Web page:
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Your dose of Sunday escapism
Seven long-reads to take you elsewhere
Dear Millers — happy Sunday (or perhaps not so happy, given last night’s result). Anyone who still has an appetite for watching football should be heading down to the Etihad for the Manchester Women’s Derby. But for the rest of us — we probably want to think about something else for a while, or let ourselves be transported to somewhere else entirely.
This newsletter is inspired by North Country: An anthology of landscape and nature, a new collection of the North’s best nature writing. One of our very own features is included, alongside writing by the likes of Charles Dickens, the Brontë sisters, Simon Armitage and Lemn Sissay.
We’re sending a free copy of North Country (worth £14.99) and a personal Christmas card from the team to anyone who either buys an annual gift subscription or buys an annual membership by Thursday (December 15th).
If you’re buying a gift sub, your friend will get a year of high-quality journalism and you will get something too: a copy of this lovely book in time (postal strikes allowing) for Christmas, along with a personalised Christmas card from
the team. You can schedule your gift sub to be emailed to the recipient on Christmas Day.
If you’re a new member buying an annual sub, you will get the book and a card welcoming you to our community. Just click here to join now.
For your Sunday reading, we’ve gathered our seven favourite long-reads covering the landscape and nature of Greater Manchester. From the search for the secret garden that inspired the secret garden, to the man trying to save an endangered species of bird in post-industrial Wigan; these pieces beautifully evoke the importance of our local natural world, and tell the stories of those who seek solace in it, strive to protect it, and call it home.
As climate change, pollution and the steroidal development of Greater Manchester put our green spaces at risk, writing that engages with and celebrates these landscapes becomes more important. But we wouldn’t be able to do this work without the support of our paying subscribers. If you aren’t already a member but would like to support the future of independent journalism in Greater Manchester, do consider signing up today.
This piece, featured in North Country, delves into the history of Bordsdane Wood, scarce ancient woodland that straddles the boroughs of Wigan and Bolton. “Ancient woodlands like Borsdane — which has 26 species of mammals and 176 species of birds — are incredibly rich with flora and fauna, and are habitats for rare and threatened species.”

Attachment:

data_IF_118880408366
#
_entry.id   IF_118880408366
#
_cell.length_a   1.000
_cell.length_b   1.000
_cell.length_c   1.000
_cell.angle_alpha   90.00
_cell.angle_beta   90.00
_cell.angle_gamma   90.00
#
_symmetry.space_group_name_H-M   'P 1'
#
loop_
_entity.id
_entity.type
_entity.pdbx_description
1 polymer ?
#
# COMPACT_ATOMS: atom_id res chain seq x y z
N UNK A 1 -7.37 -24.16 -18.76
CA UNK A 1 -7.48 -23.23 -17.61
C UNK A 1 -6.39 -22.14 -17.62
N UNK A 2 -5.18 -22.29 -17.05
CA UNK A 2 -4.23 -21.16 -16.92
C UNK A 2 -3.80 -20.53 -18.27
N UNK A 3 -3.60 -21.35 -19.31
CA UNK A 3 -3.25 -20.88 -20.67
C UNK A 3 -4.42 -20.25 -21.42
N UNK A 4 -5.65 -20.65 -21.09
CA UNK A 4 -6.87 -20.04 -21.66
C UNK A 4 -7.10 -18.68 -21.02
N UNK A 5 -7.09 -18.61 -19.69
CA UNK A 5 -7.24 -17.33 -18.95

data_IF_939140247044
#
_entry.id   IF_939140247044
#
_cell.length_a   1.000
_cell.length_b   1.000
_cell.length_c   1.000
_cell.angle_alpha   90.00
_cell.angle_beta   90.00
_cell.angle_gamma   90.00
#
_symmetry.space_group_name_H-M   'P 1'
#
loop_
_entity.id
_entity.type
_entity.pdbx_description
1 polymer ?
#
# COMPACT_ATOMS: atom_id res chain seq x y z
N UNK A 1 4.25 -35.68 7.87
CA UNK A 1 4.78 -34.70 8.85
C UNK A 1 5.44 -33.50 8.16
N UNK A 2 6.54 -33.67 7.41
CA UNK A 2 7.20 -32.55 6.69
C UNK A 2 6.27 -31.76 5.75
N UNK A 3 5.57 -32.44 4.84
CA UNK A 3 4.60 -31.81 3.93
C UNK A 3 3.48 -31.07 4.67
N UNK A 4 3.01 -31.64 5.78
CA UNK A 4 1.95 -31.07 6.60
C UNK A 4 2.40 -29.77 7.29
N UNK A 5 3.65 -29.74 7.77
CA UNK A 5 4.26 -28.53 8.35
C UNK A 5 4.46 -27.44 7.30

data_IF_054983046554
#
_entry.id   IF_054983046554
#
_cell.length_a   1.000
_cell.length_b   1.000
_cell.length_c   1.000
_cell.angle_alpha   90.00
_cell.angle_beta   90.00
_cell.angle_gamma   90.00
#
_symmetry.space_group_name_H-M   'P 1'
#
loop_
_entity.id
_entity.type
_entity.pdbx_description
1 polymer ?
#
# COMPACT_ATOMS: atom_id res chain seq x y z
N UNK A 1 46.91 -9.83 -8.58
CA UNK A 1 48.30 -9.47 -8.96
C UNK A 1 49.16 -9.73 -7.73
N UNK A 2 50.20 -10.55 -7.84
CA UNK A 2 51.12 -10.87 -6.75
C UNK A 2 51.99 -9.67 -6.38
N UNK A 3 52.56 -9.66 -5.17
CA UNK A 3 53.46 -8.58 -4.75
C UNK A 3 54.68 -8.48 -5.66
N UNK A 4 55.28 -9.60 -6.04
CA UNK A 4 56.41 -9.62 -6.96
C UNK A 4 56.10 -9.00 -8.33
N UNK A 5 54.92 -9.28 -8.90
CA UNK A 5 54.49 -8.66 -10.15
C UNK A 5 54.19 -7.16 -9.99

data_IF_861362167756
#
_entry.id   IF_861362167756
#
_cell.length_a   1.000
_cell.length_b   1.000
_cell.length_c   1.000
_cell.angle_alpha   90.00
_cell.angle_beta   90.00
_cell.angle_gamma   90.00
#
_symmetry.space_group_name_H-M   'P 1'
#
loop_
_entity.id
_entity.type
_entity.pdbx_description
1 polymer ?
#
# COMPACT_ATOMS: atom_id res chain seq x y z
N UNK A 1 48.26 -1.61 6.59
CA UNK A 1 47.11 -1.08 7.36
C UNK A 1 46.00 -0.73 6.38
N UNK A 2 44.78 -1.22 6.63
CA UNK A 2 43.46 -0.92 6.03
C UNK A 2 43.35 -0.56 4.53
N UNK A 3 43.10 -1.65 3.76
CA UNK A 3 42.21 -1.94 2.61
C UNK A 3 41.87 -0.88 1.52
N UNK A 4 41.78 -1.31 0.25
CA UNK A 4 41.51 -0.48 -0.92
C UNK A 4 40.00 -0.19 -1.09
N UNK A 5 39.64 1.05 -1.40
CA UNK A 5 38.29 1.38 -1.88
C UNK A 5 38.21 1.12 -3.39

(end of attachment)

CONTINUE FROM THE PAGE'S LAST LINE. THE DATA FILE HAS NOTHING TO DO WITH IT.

“The Secret Garden is normally pulled from my bookshelf by the beginning of March. It is a children’s book but it’s also a potent antidepressant and a reminder of the joy of the Northern countryside.” The classic children’s book was apparently inspired by an overgrown garden in Salford. We set off to see if we could find it.
The Manchester Hunt Saboteurs descend on South Staffordshire to disrupt a group of fox hunters. “It’s decided that we should sneak through privately-owned land, but are caught in the act by a man who spies us from his farmhouse window. He rushes out, shouting “Get off my fucking land!”
Two writers look at the first park to open in Manchester city centre in 100 years. One looks to the future, the other to the past: “I do like a bit of industrial dereliction. It probably goes back to my childhood when bomb sites and former brickworks promised improvised adventure.”
In post-industrial Wigan — where the ground subsides and the trees stoop — a tiny and endangered bird has found sanctuary, but will it be enough? We meet the man striving to save the willow tit from extinction.
Beside the rattle and roar of the M62 is an angling pond, where a group of veterans meet in search of solace.
“We walk away from the concrete and the caravans, towards a stretch of grass on the edge of the site, where horses graze amongst the wildflowers. ‘We’re all proud to be Gypsies,’ he says. “But we didn’t choose to be Gypsies. That was God’s way.” The horses come closer and we stroke their manes. Bella, a pretty black and white one, looks at me with deep, soulful eyes.”